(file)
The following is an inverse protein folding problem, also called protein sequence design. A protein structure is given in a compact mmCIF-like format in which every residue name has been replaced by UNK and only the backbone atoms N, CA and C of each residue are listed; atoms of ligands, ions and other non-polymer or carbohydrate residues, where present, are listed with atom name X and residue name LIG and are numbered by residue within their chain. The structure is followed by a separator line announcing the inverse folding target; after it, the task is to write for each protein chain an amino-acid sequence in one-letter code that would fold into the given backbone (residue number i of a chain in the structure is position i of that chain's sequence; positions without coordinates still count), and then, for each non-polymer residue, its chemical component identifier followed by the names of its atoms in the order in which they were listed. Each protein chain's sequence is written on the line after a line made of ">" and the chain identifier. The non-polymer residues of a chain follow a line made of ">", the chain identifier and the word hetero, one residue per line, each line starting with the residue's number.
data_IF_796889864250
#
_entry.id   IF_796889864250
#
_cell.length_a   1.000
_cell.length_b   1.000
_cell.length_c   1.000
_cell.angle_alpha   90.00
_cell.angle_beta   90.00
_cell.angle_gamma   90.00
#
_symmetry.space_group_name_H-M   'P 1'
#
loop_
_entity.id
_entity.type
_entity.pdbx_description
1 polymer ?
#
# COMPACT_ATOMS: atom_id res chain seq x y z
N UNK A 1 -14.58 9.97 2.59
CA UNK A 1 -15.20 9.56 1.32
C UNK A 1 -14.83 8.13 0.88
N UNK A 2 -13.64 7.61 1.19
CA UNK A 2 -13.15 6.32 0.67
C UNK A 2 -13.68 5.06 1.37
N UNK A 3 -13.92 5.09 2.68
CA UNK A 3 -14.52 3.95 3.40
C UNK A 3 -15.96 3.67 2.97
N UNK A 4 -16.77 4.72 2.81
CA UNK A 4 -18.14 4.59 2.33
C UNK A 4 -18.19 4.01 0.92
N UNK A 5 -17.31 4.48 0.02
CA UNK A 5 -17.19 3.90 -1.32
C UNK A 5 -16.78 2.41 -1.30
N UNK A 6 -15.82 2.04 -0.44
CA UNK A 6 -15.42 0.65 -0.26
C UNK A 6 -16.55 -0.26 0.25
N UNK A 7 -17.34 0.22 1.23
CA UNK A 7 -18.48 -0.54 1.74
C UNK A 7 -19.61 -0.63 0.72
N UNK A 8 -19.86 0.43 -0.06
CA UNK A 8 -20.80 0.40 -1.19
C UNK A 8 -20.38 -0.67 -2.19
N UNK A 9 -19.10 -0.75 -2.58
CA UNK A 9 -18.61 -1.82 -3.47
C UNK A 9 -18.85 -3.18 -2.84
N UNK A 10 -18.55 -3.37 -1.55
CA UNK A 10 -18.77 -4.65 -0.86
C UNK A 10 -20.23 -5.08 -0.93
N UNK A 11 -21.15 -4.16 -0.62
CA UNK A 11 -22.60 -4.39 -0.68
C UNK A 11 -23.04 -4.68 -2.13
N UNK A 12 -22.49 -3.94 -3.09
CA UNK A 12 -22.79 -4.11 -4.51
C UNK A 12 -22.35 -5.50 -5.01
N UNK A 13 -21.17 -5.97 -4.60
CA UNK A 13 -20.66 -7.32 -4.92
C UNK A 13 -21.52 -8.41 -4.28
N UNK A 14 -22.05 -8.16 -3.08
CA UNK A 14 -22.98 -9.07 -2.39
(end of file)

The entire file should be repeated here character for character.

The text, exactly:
The following is an inverse protein folding problem, also called protein sequence design. A protein structure is given in a compact mmCIF-like format in which every residue name has been replaced by UNK and only the backbone atoms N, CA and C of each residue are listed; atoms of ligands, ions and other non-polymer or carbohydrate residues, where present, are listed with atom name X and residue name LIG and are numbered by residue within their chain. The structure is followed by a separator line announcing the inverse folding target; after it, the task is to write for each protein chain an amino-acid sequence in one-letter code that would fold into the given backbone (residue number i of a chain in the structure is position i of that chain's sequence; positions without coordinates still count), and then, for each non-polymer residue, its chemical component identifier followed by the names of its atoms in the order in which they were listed. Each protein chain's sequence is written on the line after a line made of ">" and the chain identifier. The non-polymer residues of a chain follow a line made of ">", the chain identifier and the word hetero, one residue per line, each line starting with the residue's number.
data_IF_796889864250
#
_entry.id   IF_796889864250
#
_cell.length_a   1.000
_cell.length_b   1.000
_cell.length_c   1.000
_cell.angle_alpha   90.00
_cell.angle_beta   90.00
_cell.angle_gamma   90.00
#
_symmetry.space_group_name_H-M   'P 1'
#
loop_
_entity.id
_entity.type
_entity.pdbx_description
1 polymer ?
#
# COMPACT_ATOMS: atom_id res chain seq x y z
N UNK A 1 -14.58 9.97 2.59
CA UNK A 1 -15.20 9.56 1.32
C UNK A 1 -14.83 8.13 0.88
N UNK A 2 -13.64 7.61 1.19
CA UNK A 2 -13.15 6.32 0.67
C UNK A 2 -13.68 5.06 1.37
N UNK A 3 -13.92 5.09 2.68
CA UNK A 3 -14.52 3.95 3.40
C UNK A 3 -15.96 3.67 2.97
N UNK A 4 -16.77 4.72 2.81
CA UNK A 4 -18.14 4.59 2.33
C UNK A 4 -18.19 4.01 0.92
N UNK A 5 -17.31 4.48 0.02
CA UNK A 5 -17.19 3.90 -1.32
C UNK A 5 -16.78 2.41 -1.30
N UNK A 6 -15.82 2.04 -0.44
CA UNK A 6 -15.42 0.65 -0.26
C UNK A 6 -16.55 -0.26 0.25
N UNK A 7 -17.34 0.22 1.23
CA UNK A 7 -18.48 -0.54 1.74
C UNK A 7 -19.61 -0.63 0.72
N UNK A 8 -19.86 0.43 -0.06
CA UNK A 8 -20.80 0.40 -1.19
C UNK A 8 -20.38 -0.67 -2.19
N UNK A 9 -19.10 -0.75 -2.58
CA UNK A 9 -18.61 -1.82 -3.47
C UNK A 9 -18.85 -3.18 -2.84
N UNK A 10 -18.55 -3.37 -1.55
CA UNK A 10 -18.77 -4.65 -0.86
C UNK A 10 -20.23 -5.08 -0.93
N UNK A 11 -21.15 -4.16 -0.62
CA UNK A 11 -22.60 -4.39 -0.68
C UNK A 11 -23.04 -4.68 -2.13
N UNK A 12 -22.49 -3.94 -3.09
CA UNK A 12 -22.79 -4.11 -4.51
C UNK A 12 -22.35 -5.50 -5.01
N UNK A 13 -21.17 -5.97 -4.60
CA UNK A 13 -20.66 -7.32 -4.92
C UNK A 13 -21.52 -8.41 -4.28
N UNK A 14 -22.05 -8.16 -3.08
CA UNK A 14 -22.98 -9.07 -2.39